EXCLUSIVE: How families secured release of three ABU students after N5.5 million ransom payment

NIGERIA: Nigerian police force
Nigerian police force used to illustrate the story

Contrary to a statement by the police, the three abducted students of the Ahmadu Bello University (ABU) Zaria, were not rescued but released by their abductors after the payment of hefty ransom.

PREMIUM TIMES gathered from family sources that the families of the three students came together to negotiate with their kids’ abductors, who agreed to a N5 million deal.

Maryam Bello, Fatima Jalingo and Umar Sagir, all final year Law students of the university were abducted along with other travellers on their way from Abuja to Zaria.

“The Command wishes to state that, on the said date, August 26, at about 18:50hrs, armed men in military uniform intercepted some commuters near Masari Village along Kaduna-Abuja Expressway, opened fire on the vehicles, in the process kidnapped six persons,” a police statement stated.

The Kaduna State police spokesperson, Yakubu Sabo, who issued a press statement on Wednesday in Kaduna, said the police reunited the victims with their families.

But the account of the incident by family members and graphic evidence show that the police had no hand in the release of the victims and their reunion with their families.

When the claim first came out, as shared by an aide of President Muhammadu Buhari, a member of one of the families, Sagir Ango, debunked it

Bashir Ahmad, Mr Buhari’s personal assistant on New Media shared a story of the police claim by The Nation newspaper Wednesday evening.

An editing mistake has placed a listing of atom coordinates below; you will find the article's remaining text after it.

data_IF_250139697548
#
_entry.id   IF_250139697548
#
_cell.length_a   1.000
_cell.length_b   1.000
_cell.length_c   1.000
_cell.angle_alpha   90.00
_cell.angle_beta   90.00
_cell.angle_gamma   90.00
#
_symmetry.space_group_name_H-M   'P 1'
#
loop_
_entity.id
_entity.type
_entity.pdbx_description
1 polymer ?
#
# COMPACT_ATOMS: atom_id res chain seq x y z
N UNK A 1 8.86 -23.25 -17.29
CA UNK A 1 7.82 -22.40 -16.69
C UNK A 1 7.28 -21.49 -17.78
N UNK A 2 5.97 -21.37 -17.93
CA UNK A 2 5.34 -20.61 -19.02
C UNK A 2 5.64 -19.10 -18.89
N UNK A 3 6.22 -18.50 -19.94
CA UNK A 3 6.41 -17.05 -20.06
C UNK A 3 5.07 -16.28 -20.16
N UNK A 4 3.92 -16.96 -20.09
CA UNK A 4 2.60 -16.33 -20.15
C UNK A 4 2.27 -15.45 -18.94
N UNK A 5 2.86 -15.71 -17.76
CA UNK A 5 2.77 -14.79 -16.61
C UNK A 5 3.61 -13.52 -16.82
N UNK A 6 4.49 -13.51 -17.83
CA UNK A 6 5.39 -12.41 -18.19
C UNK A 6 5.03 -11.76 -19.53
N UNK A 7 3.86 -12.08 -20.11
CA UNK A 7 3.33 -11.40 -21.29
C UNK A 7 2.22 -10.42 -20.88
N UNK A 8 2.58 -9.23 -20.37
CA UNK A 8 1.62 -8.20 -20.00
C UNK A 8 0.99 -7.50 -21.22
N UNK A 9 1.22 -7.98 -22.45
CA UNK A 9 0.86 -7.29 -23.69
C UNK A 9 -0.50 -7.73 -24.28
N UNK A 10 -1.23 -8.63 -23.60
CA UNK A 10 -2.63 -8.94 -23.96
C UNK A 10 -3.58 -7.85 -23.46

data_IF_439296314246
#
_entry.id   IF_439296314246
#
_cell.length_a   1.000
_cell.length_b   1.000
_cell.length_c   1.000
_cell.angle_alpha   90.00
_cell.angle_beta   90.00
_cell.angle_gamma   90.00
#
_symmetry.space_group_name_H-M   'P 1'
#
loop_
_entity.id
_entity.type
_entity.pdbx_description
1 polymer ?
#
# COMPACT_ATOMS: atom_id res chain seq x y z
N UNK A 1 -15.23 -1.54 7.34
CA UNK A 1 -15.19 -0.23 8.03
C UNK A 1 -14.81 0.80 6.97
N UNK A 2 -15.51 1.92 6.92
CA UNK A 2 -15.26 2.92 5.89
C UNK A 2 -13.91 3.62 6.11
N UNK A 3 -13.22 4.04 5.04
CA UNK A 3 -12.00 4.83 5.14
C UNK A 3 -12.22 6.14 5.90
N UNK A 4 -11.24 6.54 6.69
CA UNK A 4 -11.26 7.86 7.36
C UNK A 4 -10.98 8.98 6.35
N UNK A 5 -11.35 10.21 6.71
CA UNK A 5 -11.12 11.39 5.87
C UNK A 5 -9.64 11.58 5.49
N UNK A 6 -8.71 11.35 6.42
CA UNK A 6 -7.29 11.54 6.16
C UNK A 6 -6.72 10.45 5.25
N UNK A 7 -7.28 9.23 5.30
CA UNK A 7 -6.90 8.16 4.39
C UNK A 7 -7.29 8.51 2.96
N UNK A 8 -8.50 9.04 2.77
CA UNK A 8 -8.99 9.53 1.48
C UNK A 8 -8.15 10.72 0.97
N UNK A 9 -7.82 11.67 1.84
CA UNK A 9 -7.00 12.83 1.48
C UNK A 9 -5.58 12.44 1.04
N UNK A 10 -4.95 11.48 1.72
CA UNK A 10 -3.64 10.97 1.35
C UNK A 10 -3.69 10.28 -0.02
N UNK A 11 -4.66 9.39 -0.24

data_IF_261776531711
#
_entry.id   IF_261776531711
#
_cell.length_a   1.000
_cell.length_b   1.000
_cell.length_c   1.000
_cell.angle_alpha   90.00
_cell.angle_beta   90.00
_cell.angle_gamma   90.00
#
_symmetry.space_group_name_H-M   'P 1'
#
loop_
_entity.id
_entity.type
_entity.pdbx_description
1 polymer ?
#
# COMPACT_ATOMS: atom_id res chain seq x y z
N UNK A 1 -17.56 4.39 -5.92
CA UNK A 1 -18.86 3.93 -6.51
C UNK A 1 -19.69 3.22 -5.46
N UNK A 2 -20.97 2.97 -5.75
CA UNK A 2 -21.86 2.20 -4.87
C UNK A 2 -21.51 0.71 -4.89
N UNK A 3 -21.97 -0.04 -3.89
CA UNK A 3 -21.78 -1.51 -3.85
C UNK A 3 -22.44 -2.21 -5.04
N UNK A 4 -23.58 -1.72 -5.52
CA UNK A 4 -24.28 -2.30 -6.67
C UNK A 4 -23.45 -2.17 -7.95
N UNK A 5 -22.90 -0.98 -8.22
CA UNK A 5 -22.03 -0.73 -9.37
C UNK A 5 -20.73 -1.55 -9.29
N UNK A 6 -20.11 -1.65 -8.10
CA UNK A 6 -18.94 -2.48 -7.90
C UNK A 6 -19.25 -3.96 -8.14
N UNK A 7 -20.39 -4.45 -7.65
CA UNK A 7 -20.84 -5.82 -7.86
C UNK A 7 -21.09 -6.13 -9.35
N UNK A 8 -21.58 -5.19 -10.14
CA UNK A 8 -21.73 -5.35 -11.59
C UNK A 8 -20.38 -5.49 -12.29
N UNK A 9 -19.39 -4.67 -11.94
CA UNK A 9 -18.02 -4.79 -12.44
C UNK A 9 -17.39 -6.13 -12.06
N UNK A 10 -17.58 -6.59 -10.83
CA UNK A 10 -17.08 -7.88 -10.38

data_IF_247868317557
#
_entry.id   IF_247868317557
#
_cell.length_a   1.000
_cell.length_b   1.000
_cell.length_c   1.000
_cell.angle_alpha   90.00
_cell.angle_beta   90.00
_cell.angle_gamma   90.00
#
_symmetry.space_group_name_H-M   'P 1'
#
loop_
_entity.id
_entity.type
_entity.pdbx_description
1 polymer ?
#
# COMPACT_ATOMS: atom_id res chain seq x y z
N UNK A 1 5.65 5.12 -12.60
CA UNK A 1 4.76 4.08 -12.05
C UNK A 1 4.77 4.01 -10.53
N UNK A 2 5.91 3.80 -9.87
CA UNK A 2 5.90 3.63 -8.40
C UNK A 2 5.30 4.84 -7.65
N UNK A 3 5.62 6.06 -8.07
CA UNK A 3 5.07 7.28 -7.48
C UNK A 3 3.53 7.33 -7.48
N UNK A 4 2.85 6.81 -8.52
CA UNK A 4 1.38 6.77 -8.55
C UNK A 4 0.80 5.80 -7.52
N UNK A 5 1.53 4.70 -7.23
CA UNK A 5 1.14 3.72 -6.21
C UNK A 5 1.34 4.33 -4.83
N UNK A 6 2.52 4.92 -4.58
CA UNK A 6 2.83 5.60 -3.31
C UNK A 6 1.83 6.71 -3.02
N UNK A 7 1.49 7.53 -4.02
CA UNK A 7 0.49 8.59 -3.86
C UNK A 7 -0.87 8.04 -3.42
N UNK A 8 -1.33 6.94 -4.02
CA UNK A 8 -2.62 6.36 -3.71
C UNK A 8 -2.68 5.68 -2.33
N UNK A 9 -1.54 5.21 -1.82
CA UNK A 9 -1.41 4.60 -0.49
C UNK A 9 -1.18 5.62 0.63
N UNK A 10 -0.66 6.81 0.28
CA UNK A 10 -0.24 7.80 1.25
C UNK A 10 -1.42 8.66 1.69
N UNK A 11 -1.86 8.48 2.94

But Mr Ango replied promptly, to deny the involvement of the police.

“Lies…It took us 48 long hours of negotiation with the kidnappers to secure the release of our sister to us, NOT the police. Ransom was paid in full and negotiated with the three families involved,” he tweeted.

One of the abducted students, Ms Bello, also took to Twitter to disclaim the hands of the police in the rescue effort.

Later, Mr Ahmad took down the tweet with an apology, explaining that his earlier tweet was reliant on reports in the media from the police statement.

“I have taken down the tweet. Relatives and one of the victims confirmed that there’s no police involvement in the process that lead to their release,” he tweeted Thursday morning.

While apologising for the error, the presidential aide said it was “too bad” for the police to claim credit for the effort.

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How the release was secured

PREMIUM TIMES gathered that the abductors contacted the respective families and negotiated ransom on each of the three students.

After hours of negotiations between the kidnappers and the families, the kidnappers agreed to collect N5.5 million in total, charging N1 million, N2 million and N2.5 million from the respective families.

The money was paid at Rijana.

A member of one of the families who volunteered to pick up the kidnapped victims from the kidnappers’ den said he was picked up by one of them at an appointed spot near Rijana, on Abuja-Kaduna Road.

He said they crossed three streams before reaching the camp, deep in the forest.

PREMIUM TIMES understands that the kidnappers were circumspect and careful in ensuring that there was no attempt to set them up.

After the contact person had emerged with the victims to the roadside, police on patrol attempted to take them to the police station but they declined, opting to drive themselves to Kaduna.

The three victims and their guide arrived Kaduna late in the night, passing the night before going to their respective families.

Videos seen by a PREMIUM TIMES reporter show the fatigued victims reuniting with members of the family in both Kaduna and Abuja. There was no presence of security personnel in any of the videos.

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